He came out of the gate by launching a frontal assault on Newt Gingrich. About the former House Speaker, Mr. Romney reminded viewers that, “It was Republicans who replaced him in the House, voted to reprimand him.” He twice said that Mr. Gingrich resigned from Congress in disgrace, and accused him of being a lobbyist for Freddie Mac.

He was steadier tonight on the now-predictable question of releasing his tax returns, but still refuses to put out 12 years of tax returns as his father did when he was a presidential candidate in 1968. I’m not convinced that releasing two years worth of tax returns will fully put this issue to bed. Nor did his conventional talking point, “The real question is not so much my taxes, but the taxes of the American people” work. A more gifted retail politician could have finessed it better; from Romney, the line looks scripted and insincere.

Mr. Romney had at least two off-pitch moments tonight. First, he again bragged that he put Ted Kennedy into debt during his failed bid for Massachusetts in 1994: “I didn’t beat him, but he had to take out a mortgage on his house so he could beat me.”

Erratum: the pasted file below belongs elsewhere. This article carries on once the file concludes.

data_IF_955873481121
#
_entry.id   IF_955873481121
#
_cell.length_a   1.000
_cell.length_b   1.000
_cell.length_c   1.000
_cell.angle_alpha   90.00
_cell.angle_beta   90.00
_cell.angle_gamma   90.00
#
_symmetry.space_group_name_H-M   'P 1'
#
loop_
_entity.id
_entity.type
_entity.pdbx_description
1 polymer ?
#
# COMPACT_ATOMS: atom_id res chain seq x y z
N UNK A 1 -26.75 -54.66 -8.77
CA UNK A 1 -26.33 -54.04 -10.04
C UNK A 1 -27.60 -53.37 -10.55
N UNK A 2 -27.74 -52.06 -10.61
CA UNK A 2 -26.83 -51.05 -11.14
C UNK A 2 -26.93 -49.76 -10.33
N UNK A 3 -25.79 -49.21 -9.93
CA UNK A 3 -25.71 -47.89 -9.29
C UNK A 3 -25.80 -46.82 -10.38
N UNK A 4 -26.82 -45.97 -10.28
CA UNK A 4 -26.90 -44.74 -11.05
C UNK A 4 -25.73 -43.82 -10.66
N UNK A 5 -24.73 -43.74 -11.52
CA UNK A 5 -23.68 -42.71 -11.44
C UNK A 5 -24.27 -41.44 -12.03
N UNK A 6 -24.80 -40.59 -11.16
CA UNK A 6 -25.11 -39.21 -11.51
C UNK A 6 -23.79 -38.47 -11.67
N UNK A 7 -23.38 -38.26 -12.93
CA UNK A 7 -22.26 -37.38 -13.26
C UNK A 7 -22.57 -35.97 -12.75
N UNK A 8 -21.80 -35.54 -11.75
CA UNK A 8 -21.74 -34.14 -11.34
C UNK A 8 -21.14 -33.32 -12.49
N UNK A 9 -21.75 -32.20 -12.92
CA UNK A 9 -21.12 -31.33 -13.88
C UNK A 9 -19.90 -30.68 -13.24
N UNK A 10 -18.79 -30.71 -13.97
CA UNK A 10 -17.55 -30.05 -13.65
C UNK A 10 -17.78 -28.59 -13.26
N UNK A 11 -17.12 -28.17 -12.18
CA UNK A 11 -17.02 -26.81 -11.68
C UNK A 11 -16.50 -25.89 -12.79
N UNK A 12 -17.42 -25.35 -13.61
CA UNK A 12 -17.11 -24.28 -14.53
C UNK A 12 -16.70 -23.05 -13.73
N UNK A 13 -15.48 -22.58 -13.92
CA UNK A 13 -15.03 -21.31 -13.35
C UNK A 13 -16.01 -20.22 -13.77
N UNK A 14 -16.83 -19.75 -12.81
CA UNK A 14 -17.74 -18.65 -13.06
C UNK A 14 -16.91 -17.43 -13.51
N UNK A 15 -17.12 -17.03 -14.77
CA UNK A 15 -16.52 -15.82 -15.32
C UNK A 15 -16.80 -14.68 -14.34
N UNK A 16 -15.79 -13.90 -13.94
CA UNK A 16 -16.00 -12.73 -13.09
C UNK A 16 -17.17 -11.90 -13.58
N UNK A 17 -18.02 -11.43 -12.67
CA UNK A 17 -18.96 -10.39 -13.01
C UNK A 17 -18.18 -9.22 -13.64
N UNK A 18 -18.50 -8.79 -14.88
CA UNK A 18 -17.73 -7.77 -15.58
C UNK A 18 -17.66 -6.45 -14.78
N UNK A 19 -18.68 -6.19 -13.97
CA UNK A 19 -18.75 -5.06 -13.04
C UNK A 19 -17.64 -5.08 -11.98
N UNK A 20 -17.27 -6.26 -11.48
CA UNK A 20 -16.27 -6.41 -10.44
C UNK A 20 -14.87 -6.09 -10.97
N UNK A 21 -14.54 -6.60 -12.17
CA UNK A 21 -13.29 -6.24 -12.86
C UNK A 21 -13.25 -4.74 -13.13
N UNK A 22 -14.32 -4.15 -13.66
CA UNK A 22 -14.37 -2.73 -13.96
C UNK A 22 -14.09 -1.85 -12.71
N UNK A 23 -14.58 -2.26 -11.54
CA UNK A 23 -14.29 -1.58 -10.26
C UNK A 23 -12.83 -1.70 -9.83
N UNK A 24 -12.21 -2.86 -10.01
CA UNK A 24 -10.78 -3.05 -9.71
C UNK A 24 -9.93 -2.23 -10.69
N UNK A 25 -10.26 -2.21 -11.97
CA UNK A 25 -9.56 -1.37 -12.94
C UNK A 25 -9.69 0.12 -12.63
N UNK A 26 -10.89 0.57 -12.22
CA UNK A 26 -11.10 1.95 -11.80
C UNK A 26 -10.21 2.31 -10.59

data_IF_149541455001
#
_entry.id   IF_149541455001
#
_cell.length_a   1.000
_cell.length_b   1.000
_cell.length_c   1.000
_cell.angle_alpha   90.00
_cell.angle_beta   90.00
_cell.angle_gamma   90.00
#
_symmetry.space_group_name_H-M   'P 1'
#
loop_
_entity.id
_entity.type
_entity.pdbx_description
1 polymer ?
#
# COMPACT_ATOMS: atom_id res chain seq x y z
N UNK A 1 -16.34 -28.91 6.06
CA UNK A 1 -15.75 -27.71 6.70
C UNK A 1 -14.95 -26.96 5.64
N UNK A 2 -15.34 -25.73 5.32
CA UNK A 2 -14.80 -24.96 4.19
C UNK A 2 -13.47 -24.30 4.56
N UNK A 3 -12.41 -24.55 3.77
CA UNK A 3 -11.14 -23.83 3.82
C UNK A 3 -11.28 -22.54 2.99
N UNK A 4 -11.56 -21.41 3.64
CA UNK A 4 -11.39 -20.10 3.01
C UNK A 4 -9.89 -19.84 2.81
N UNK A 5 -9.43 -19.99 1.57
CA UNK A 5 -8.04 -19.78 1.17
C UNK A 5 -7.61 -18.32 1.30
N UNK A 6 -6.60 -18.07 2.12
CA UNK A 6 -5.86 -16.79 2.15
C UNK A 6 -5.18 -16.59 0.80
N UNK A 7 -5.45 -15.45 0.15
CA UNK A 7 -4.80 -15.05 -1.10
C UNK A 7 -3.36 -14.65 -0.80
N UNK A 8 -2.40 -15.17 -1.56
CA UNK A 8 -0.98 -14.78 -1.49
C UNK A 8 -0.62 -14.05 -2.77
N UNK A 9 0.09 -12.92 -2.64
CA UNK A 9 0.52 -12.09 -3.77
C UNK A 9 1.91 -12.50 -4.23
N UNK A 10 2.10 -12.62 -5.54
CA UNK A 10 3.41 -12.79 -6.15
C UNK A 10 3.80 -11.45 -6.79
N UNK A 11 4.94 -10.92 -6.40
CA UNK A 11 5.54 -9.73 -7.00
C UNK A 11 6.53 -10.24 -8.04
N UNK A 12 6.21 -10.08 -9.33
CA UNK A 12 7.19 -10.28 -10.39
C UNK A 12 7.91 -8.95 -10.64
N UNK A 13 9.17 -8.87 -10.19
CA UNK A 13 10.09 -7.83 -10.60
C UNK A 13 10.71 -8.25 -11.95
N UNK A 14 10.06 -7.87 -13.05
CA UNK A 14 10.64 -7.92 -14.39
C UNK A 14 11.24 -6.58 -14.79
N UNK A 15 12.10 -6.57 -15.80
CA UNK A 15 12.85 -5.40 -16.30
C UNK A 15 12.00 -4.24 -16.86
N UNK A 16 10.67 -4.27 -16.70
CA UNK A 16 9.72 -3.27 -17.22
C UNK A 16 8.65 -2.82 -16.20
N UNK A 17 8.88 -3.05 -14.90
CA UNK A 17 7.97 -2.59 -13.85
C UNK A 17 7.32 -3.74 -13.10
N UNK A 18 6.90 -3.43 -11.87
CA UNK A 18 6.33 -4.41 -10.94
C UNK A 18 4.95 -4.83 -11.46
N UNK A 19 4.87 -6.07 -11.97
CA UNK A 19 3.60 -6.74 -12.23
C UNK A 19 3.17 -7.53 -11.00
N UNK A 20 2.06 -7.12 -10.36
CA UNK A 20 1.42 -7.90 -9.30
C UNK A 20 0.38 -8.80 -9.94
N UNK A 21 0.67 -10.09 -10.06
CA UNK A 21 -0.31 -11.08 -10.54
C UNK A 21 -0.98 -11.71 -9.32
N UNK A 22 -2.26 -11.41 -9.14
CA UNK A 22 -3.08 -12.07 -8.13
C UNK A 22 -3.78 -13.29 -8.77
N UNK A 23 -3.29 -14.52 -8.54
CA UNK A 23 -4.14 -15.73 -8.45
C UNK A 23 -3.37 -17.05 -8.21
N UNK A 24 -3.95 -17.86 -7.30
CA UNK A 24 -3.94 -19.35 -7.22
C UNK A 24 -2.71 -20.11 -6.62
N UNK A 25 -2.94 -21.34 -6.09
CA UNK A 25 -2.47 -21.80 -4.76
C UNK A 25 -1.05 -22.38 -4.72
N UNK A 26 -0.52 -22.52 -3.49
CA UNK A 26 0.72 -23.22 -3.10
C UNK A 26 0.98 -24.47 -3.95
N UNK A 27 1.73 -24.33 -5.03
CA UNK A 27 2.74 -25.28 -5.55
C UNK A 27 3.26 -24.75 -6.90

Second, he said that illegal immigrants are, “…going to find they can’t get work here, and if people can’t get work here, they’re going to self-deport to a place they can get work.” Critics are already seizing on Mr. Romney’s awkward phrasing of “self-deport,” saying it’s a ludicrous notion that people will deport themselves. It’s an unfair interpretation of his meaning – and he’s right on the facts – but that won’t prevent from some people trying to turn it into a, “I was for it before I was against it” moment. 

But the big picture tonight for Mitt Romney was generally positive. He didn’t deliver anything even remotely close to an inspiring performance – but at least he stopped the bleeding tonight.

NEWT GINGRICH (2nd Place, Grade: B-)

Speaker Gingrich clearly doesn’t do as well without an enthusiastic audience to play off of. He was oddly muted tonight, playing the role of “above it all” frontrunner and barely defending himself against Mitt Romney’s attacks. When the roles were reversed, Mr. Romney’s failure to strongly defend himself against Gingrich’s attacks didn’t work so well, so it’s curious why Mr. Gingrich would adopt the same strategy in reverse.